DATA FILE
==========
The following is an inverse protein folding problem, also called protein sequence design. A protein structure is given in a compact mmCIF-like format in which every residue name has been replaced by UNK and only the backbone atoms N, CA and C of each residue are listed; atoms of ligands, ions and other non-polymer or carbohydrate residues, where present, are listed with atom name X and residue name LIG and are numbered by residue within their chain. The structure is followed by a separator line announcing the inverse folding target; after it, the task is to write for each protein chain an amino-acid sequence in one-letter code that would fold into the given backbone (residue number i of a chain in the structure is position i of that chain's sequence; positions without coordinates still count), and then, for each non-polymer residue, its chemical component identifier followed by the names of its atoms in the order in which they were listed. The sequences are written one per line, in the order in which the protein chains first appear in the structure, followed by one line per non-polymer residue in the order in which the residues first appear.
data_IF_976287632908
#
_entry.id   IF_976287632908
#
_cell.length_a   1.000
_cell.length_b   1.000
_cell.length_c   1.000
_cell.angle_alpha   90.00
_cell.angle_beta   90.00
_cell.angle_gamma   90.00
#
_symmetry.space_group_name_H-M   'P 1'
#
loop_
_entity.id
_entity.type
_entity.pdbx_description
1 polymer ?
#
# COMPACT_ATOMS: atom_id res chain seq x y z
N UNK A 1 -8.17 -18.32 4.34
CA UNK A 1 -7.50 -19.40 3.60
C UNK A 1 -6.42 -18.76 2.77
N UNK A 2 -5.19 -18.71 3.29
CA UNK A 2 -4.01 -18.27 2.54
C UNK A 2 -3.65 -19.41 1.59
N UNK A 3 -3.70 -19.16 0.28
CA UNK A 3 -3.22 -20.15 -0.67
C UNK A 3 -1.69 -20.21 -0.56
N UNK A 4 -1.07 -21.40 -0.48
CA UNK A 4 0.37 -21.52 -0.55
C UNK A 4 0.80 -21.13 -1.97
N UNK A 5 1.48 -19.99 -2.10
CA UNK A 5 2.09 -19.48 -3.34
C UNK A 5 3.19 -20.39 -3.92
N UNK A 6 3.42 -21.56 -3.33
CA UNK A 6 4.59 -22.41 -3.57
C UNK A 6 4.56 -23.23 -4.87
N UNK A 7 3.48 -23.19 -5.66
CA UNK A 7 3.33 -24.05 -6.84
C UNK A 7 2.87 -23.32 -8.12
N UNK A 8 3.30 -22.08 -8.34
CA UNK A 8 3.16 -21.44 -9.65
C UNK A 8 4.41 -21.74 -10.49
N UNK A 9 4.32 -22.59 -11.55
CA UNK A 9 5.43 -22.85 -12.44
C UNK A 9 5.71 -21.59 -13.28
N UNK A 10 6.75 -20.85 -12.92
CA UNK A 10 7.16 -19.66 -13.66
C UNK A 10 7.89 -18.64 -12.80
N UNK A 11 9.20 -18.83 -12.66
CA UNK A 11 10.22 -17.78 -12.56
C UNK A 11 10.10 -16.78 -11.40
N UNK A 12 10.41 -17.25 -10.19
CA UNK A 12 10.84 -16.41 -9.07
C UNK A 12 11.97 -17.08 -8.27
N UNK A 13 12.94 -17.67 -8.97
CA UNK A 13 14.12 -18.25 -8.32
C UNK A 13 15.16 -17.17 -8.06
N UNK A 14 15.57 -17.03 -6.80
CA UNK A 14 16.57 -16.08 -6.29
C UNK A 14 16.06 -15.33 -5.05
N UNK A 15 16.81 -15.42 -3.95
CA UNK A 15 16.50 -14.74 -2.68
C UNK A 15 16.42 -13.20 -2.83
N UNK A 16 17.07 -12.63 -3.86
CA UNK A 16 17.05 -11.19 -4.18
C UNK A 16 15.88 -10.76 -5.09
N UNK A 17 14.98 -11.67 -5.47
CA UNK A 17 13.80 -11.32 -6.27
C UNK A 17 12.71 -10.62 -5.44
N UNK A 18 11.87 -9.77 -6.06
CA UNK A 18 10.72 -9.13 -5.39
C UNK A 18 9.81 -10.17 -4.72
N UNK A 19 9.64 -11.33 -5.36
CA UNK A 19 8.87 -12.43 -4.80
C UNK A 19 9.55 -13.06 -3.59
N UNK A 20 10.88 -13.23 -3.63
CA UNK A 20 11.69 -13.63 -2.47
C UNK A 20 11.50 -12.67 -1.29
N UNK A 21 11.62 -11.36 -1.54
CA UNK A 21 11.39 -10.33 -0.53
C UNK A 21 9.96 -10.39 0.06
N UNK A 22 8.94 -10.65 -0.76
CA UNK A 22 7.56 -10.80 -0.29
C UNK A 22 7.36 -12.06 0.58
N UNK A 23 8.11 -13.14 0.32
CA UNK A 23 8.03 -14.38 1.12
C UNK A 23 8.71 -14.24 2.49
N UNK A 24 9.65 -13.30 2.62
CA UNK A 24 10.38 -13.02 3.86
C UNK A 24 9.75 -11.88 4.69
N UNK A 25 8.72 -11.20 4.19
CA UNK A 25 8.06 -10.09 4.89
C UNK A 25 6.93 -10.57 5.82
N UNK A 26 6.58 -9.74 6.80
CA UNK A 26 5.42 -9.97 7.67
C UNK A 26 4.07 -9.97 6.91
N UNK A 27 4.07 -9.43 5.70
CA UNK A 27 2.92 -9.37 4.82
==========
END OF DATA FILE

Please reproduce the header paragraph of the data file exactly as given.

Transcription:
The following is an inverse protein folding problem, also called protein sequence design. A protein structure is given in a compact mmCIF-like format in which every residue name has been replaced by UNK and only the backbone atoms N, CA and C of each residue are listed; atoms of ligands, ions and other non-polymer or carbohydrate residues, where present, are listed with atom name X and residue name LIG and are numbered by residue within their chain. The structure is followed by a separator line announcing the inverse folding target; after it, the task is to write for each protein chain an amino-acid sequence in one-letter code that would fold into the given backbone (residue number i of a chain in the structure is position i of that chain's sequence; positions without coordinates still count), and then, for each non-polymer residue, its chemical component identifier followed by the names of its atoms in the order in which they were listed. The sequences are written one per line, in the order in which the protein chains first appear in the structure, followed by one line per non-polymer residue in the order in which the residues first appear.